Paul McCartney has admitted that he feared for his own life after John Lennon was killed.
The former Beatle said he was on “high alert” when Mark Chapman gunned down Lennon outside his New York home in 1980, but said his own house in rural south England was still largely unprotected and in a remote woodland location.
McCartney said he was left terrified days after the killing when he spotted several armed men advancing on the property.
McCartney told Uncut: “It was weird because in the days that followed it, I was sitting in the house. We had a little perimeter fence, mainly to keep foxes out, because we had some chickens. I’m aware of security threats, so I’m on high alert and I look out and I see someone with a fucking gun, like a machine gun, an assault rifle – ‘Wha?!’ He’s in full military gear, and then I see there’s a whole patrol of them. I’m going, ‘Holy shit, what’s going on?’.”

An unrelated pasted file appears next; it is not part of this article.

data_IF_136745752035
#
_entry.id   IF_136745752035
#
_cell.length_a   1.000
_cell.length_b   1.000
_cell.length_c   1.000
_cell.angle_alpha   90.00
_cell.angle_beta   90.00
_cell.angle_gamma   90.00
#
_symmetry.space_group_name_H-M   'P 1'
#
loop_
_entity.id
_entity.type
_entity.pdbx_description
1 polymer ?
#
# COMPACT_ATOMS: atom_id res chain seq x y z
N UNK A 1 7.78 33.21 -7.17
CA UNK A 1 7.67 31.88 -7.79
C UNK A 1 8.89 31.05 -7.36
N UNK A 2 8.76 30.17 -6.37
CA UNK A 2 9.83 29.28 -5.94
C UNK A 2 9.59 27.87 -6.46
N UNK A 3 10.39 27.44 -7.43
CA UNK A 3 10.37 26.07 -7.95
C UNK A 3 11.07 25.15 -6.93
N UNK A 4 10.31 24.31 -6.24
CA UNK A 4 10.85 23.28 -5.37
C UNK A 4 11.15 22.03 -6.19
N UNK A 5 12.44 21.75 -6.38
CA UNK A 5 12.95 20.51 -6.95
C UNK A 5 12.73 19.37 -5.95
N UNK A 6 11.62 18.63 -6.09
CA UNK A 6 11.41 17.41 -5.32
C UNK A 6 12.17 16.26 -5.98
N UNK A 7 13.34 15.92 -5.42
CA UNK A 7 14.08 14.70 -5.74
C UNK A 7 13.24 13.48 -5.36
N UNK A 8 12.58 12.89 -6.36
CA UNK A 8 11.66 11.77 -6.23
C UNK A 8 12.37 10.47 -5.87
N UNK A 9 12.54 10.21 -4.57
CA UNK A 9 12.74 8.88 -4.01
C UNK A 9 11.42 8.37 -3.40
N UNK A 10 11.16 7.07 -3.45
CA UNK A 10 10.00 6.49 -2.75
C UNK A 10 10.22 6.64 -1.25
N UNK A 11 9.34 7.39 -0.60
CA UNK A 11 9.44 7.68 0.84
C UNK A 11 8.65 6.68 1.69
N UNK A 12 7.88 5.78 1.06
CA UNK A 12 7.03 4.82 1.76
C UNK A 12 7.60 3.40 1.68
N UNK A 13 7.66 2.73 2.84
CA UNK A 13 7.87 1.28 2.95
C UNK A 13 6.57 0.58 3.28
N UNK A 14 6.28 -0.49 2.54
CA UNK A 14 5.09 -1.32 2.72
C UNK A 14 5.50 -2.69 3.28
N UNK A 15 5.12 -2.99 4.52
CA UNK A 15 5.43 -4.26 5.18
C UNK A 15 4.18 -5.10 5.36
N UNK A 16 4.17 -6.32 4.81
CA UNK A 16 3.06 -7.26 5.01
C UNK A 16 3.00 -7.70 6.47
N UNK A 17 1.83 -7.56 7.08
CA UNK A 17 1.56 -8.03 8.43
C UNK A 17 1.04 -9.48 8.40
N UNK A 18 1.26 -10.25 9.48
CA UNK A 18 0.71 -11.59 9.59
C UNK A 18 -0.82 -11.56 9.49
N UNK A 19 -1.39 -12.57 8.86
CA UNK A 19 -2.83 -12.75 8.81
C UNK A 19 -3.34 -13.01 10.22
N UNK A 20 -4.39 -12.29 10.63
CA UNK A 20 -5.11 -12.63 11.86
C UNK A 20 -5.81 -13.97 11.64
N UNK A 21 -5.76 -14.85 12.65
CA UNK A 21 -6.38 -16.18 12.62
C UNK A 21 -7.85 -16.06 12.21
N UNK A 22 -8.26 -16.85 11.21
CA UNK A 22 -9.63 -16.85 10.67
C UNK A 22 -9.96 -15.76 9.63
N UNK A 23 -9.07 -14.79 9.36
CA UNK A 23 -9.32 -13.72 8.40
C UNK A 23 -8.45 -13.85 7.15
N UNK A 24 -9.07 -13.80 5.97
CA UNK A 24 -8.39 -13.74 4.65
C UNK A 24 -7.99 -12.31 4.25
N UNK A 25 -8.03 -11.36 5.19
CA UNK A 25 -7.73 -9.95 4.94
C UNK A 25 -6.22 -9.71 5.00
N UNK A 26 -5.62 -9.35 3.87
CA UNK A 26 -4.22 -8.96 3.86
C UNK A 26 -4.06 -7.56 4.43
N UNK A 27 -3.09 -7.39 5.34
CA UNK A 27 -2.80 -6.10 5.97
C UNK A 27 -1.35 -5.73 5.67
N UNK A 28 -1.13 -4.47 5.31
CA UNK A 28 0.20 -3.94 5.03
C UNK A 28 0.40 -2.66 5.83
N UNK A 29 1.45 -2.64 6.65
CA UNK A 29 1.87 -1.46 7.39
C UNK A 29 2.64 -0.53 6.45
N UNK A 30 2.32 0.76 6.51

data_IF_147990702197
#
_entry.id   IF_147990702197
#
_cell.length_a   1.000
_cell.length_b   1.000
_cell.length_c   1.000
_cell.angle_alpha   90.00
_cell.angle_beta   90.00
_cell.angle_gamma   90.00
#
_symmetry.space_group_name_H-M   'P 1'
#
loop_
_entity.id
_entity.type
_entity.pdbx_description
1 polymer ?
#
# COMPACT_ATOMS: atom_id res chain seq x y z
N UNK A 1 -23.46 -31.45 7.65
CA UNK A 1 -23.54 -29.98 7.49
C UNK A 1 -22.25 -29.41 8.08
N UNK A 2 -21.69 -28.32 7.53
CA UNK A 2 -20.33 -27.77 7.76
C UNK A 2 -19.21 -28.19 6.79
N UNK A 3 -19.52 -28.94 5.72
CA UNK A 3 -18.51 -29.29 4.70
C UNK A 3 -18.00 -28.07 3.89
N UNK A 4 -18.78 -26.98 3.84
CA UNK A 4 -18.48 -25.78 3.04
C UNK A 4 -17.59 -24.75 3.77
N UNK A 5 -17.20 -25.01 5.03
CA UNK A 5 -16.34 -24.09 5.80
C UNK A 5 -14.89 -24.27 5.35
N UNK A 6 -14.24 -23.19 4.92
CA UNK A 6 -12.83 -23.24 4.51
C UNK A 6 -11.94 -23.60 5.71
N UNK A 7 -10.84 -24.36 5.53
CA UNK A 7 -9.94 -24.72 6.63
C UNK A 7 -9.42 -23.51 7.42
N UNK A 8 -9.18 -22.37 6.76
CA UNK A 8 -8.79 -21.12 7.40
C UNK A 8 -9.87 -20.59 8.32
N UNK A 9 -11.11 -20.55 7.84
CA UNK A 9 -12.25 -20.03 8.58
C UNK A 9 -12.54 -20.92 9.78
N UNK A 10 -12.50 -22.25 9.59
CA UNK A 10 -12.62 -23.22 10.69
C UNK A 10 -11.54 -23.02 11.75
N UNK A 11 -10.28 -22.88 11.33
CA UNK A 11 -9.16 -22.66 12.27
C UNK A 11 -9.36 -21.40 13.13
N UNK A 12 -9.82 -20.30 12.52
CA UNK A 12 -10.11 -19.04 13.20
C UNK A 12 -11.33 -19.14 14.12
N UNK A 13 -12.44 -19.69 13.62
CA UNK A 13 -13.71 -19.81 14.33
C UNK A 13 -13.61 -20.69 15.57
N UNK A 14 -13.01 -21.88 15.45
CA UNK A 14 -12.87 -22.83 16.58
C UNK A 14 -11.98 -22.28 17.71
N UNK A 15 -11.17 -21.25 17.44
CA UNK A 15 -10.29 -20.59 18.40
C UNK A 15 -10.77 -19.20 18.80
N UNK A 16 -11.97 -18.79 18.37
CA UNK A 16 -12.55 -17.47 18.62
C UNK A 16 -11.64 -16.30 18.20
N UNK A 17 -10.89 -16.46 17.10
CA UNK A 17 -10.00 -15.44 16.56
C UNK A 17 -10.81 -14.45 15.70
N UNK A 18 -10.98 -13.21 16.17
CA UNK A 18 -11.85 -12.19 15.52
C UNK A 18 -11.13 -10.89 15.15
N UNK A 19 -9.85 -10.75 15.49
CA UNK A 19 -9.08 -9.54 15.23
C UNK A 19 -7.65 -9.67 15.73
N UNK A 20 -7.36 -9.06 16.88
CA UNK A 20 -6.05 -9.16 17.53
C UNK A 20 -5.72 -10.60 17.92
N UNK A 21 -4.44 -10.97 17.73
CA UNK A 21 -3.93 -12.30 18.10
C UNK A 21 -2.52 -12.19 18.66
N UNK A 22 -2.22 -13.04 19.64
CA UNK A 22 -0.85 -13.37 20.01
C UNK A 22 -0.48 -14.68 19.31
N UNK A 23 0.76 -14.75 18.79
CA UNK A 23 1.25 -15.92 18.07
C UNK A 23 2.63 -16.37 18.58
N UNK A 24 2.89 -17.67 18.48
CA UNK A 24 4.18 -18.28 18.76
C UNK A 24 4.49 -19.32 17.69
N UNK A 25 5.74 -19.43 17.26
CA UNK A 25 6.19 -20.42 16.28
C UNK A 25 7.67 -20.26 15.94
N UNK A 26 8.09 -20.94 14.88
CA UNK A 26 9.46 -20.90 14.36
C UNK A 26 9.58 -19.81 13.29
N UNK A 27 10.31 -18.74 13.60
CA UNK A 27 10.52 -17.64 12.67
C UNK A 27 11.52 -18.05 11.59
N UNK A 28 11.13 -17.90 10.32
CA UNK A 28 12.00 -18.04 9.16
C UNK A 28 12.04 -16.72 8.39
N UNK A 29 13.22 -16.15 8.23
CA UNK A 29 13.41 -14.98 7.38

He added: “I don’t know what I did. I think I rang the police. It turned out to be army manoeuvres. [They said] ‘Oh, sorry. Are these your woods?’ I’d put two and two together and made a thousand. God, I don’t know how I lived through it. You think you’d just faint dead on the ground. But they were all there, coming through these woods.”
McCartney recently admitted that he felt “frustrated” by the change in public perception of Lennon following his death.
He added: “Post-Beatles George did his record, John did his, I did mine, Ringo did his. We were equal. When John got shot, aside from the pure horror of it, the lingering thing was, OK, well now John’s a martyr. A JFK.”
“So what happened was, I started to get frustrated because people started to say, ‘Well, he was The Beatles’. And me, George and Ringo would go, ‘Er, hang on. It’s only a year ago we were all equal-ish'”.